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Nintendo Wii Review: Mario Sports Mix

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No stranger to sports titles, the famed plumber Mario Mario along with his friends (and enemies) from the Mushroom Kingdom and beyond are now part of a new Wii release, Mario Sports Mix.  Consisting of four main games and several mini-games, Mario Sports Mix is certainly on the arcade side of the simulation-arcade sports spectrum and can provide hours of enjoyment, but maybe not as many hours as you’d like.

The four main sports included in the game are basketball, hockey, volleyball, and dodgeball.  Games across the sports are played in two-on-two or three-on-three format, with up to four people being able to play locally at once (Wi-Fi Connection play is also available).  The controls are exceptionally simple, but the tutorials for each sport make them appear way more difficult than they actually are.  And, wisely, the controls are similar from one sport to the next (shooting in hockey is the same as in basketball, as is passing). 

A great way to conceptualize Mario Sports Mix is as a mash-up between Mario Kart and a traditional sports title.  There are tournaments with unlockables, the games are fast, and you’re able to use turtle shells, bananas, and other Mario paraphernalia in your quest to become champion.  Rather than sitting in karts and going around a track though, you’re playing hockey…. or basketball… or dodgeball… or volleyball. 

As with Mario Kart, you’re able to select one of several playable characters (more get unlocked as you win) from the Mario universe (with a couple of other guys thrown in as well) or a Mii.  Each character has different strengths and weaknesses from being fast to being powerful to being accurate, etc.  Characters deliver short happy and sad utterances as they win or lose, and the entire endeavor certainly has a very Mario feel.  They also each have special moves in the various sports which prove virtually unblockable and which are therefore a rather poor addition to the title as they suck the competition right out of it when used.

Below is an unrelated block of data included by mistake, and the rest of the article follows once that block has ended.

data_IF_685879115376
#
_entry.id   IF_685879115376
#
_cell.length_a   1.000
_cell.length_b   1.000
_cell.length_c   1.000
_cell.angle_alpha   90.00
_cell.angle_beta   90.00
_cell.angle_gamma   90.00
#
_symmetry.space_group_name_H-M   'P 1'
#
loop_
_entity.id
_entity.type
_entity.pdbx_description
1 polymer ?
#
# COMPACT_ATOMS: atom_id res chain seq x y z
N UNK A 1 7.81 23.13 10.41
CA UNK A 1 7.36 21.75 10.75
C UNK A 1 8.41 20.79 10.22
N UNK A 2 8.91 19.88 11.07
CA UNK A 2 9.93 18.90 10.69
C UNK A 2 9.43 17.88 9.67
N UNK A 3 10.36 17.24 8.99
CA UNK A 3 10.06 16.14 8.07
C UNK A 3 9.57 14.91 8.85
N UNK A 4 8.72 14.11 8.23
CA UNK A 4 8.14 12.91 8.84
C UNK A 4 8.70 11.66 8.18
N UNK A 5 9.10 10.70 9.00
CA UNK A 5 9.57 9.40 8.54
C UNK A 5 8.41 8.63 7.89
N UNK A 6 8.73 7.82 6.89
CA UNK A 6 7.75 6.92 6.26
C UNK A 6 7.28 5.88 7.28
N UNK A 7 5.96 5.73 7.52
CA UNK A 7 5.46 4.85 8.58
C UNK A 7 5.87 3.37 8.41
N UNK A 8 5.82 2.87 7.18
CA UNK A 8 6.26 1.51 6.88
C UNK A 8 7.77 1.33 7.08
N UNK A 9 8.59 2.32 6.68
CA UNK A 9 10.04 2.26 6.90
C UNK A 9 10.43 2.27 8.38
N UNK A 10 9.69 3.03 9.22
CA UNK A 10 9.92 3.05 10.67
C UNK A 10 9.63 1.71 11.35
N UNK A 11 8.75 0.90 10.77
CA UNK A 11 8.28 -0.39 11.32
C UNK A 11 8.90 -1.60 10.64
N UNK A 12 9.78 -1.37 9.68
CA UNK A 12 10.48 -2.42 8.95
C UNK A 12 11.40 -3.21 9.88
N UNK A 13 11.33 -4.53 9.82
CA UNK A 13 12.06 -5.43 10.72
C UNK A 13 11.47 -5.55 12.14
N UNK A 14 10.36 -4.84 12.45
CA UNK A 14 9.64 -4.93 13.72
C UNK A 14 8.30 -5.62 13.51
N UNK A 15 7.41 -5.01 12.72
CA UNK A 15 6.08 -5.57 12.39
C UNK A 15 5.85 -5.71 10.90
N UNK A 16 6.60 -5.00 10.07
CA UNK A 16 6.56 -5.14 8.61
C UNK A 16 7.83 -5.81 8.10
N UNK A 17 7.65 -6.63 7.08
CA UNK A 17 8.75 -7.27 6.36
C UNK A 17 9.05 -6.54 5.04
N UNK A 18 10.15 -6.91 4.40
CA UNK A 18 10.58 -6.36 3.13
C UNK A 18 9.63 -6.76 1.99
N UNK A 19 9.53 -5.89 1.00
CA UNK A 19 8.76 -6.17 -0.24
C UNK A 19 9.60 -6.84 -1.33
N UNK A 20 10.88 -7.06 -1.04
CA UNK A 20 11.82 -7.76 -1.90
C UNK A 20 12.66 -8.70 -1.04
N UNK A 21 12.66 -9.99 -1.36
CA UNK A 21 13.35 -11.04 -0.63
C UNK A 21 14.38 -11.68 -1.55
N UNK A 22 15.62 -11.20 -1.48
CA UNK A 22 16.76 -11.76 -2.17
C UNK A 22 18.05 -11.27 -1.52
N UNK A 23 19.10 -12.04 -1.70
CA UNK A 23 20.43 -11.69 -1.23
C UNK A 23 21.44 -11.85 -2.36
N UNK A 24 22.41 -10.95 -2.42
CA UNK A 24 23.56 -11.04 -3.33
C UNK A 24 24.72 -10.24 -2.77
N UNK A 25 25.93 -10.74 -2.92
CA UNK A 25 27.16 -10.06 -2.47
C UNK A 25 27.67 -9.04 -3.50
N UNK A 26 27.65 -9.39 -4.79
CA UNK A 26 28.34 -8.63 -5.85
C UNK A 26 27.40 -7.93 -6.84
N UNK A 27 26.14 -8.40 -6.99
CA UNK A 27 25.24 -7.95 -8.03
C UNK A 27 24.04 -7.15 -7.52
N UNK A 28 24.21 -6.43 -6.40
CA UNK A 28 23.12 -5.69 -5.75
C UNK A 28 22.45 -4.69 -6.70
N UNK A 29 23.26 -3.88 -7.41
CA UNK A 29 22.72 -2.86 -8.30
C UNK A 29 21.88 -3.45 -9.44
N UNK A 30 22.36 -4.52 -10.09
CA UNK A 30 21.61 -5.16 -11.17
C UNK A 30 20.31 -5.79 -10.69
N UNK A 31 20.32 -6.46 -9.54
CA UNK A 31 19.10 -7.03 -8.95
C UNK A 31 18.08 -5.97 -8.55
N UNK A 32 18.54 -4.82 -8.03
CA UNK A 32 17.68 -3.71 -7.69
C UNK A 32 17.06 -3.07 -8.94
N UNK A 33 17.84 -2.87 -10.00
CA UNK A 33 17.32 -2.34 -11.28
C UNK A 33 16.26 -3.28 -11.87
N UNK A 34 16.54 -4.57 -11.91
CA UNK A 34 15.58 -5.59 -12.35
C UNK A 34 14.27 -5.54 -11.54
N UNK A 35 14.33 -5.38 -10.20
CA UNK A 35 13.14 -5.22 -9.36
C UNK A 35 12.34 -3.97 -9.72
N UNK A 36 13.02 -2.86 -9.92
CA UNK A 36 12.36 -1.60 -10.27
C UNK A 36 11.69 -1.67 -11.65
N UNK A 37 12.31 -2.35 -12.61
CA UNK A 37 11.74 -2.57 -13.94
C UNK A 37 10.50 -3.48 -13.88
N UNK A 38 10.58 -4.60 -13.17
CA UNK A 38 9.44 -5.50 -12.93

It must also be noted that while the game is exceedingly enjoyable in short bursts, it isn’t as good as an entry in the Mario Kart franchise and you won’t be able to sit and play it for as many hours straight as you can any of the Kart titles.  There are multiple locations available for each sport and differing locations does affect the game—water washes up on Koopa Troopa Beach if you’re playing basketball there and the line you can’t cross in dodgeball shifts with sprinklers at Peach’s Castle—but there simply isn’t enough difference to keep things exciting for a long time.  When a new Mario Kart title is released I can sit there for a few weeks playing hours every day trying to improve my times, and not just earn the 1st place cup in every tournament at every speed, but get first place in every single race along the way.  That same depth of challenge simply isn’t present here with Sports Mix and for a game that feels so similar in so many other ways to a Mario Kart title, that’s unfortunate. 

The game does have a lot going for it though – I did spend hours with my four-and-a-half year-old playing all the sports and she loved every single minute of it.  Playing that way did add a certain degree of difficulty to the title as well since I couldn’t swap characters to be near the action at any given time and was forced to cover a whole lot more of the field than I would have in a single player game.  The title is also playable with Wii Remote and nunchuk and Wii Remote alone, which provides flexibility for those who simply aren’t into shaking things like a mad man. 

Beyond that, while the title often simplifies how the sports are played, it does have some odd—and decidedly excellent—inclusions from the sports that you wouldn’t necessarily think would be present.  The best example of this is the fact that if you check someone a little too hard or a few too many times in hockey, you will start a fight.  No one goes to the penalty box and there’s no blood, but Mario and Luigi could very easily end up throwing down on the ice.

In the end, what Mario Sports Mix is, is a good game – an enjoyable title with lots of different things to do and characters we all know and love to do them with.  Sports Mix has all the whimsy we have come to expect from a Mario game and it’s exceedingly easy to pick up and play.  What Mario Sports Mix isn’t, is as good a game or as deep a game as a Mario Kart title, and with that high bar already set in place, playing Sports Mix one can’t help but feel a twinge of disappointment.  With Mario Sports Mix, the mustachioed plumber finds himself something of a victim of his own success.  I wouldn’t say don’t buy it, I wouldn’t say that it’s not good – it is good, it just isn’t great.

Mario Sports Mix is rated E (Everyone) by the ESRB for Mild Cartoon Violence.

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About Josh Lasser

Josh has deftly segued from a life of being pre-med to film school to television production to writing about the media in general. And by 'deftly' he means with agonizing second thoughts and the formation of an ulcer.